Those leaf rakes are also called lawn rakes, because they’re meant to not damage something like a lawn when you rake leaves off of it. That’s precisely the opposite of what you want to do.
I’ve always used a level head rake, because they’re the strongest, straightest and stiffest. They’re the classic style of rake that you immediately think of when you imagine a farmer using a rake.
I prefer level head rakes over bow rakes because bow rakes can tend to vibrate or jump when pulling hard, compacted soil. Bow rakes are the ones that have a gap between the wooden handle and the rake’s straight prongs.
If you already have one, then it’ll do you just fine and it’ll get easier to use each year as your soil improves, but if you’re buying your first rake to start a new food forest then without a doubt go for a level head rake.
This is for hauling wood chips to your food forest.
Sure, you can do without one if you’re buying bags of wood chips and you’re strong enough to haul them bag by bag, but a wheelbarrow makes things so much easier.
You can also use your wheelbarrow for harvesting if you’re doing a large-scale food forest to feed one or more families. A basket becomes impractical after a certain point.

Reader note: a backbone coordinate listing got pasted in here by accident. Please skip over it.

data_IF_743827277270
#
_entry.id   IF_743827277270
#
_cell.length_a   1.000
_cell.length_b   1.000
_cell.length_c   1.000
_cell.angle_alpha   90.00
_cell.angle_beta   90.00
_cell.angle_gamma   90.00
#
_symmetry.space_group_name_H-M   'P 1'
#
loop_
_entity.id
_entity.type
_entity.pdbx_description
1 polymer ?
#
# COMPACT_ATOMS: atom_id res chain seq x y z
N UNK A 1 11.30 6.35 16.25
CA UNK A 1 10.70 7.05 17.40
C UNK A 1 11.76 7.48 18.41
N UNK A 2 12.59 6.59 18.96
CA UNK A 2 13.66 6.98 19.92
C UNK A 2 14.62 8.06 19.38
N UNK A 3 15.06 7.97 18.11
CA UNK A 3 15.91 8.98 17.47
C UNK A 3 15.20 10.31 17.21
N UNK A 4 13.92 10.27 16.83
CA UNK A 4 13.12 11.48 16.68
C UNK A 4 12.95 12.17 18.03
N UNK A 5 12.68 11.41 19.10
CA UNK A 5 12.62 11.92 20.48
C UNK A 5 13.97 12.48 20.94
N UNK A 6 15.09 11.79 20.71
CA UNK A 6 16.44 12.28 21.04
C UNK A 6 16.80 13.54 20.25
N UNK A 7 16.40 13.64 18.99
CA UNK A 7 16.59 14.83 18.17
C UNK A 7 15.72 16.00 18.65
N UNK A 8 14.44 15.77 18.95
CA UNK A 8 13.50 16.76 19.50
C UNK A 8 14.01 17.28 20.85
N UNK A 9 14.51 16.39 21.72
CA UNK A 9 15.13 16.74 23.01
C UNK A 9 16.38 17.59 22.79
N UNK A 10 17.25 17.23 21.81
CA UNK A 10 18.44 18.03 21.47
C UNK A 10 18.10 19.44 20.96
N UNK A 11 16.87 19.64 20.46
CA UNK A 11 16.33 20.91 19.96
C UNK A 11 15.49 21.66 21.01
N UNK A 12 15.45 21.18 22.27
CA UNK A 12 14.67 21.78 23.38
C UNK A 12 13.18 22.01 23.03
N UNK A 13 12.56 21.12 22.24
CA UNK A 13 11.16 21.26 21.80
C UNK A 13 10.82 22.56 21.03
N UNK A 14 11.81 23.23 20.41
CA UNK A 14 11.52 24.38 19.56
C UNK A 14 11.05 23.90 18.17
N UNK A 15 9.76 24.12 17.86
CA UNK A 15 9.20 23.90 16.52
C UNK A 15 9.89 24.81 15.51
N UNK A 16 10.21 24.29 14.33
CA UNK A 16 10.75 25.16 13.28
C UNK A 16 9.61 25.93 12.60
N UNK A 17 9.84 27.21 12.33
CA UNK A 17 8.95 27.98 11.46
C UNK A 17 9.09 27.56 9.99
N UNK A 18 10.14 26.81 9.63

Any metal wheelbarrow will do. There’s no special considerations you need to make here. A wheelbarrow is a wheelbarrow.
This is for harvesting root vegetables like carrots and radishes in the early years when your soil is still pretty compacted.
You can also use it to dig holes for transplanting trees and shrubs if you’re doing a smaller scale food forest, but generally a spade is a better tool for this job.
A Pruning Saw
This is for – you guessed it – pruning trees and shrubs.
Pruning saws are just easier to use than pruning shears, and they get a nicer, cleaner cut. You can also use them as a kind of grafting knife if you’re interested in doing some grafting. Shears could never be used for that, because they’re so limited in their uses.
A Scoop Shovel
This is for scooping wood chips into your wheelbarrow if you need to move them around, or if you’re moving a giant heap of them rather than using bags of wood chips.
Scoop shovels aren’t for digging. The name says it all. They’re designed to scoop things as easily as possible. Get one of these if you have a source of wood chips that doesn’t arrive in bags.
Purely for transplanting trees and shrubs, or removing pesky brambles that are too strong to be defeated by sheet mulching. You won’t be digging in your food forest for any other reason, so only get a spade if the thought of doing all this with a small trowel makes you shiver.
A Nice Cold Glass of Iced Tea
This is a highly underestimated tool that’s unparalleled for keeping you refreshed and hydrated on those hot summer days.
Okay, this one is a joke, but I’m actually kinda half-serious. Iced tea is amazing, and you can even grow tea plants in your food forest if you wanted to. You’ll thank me later.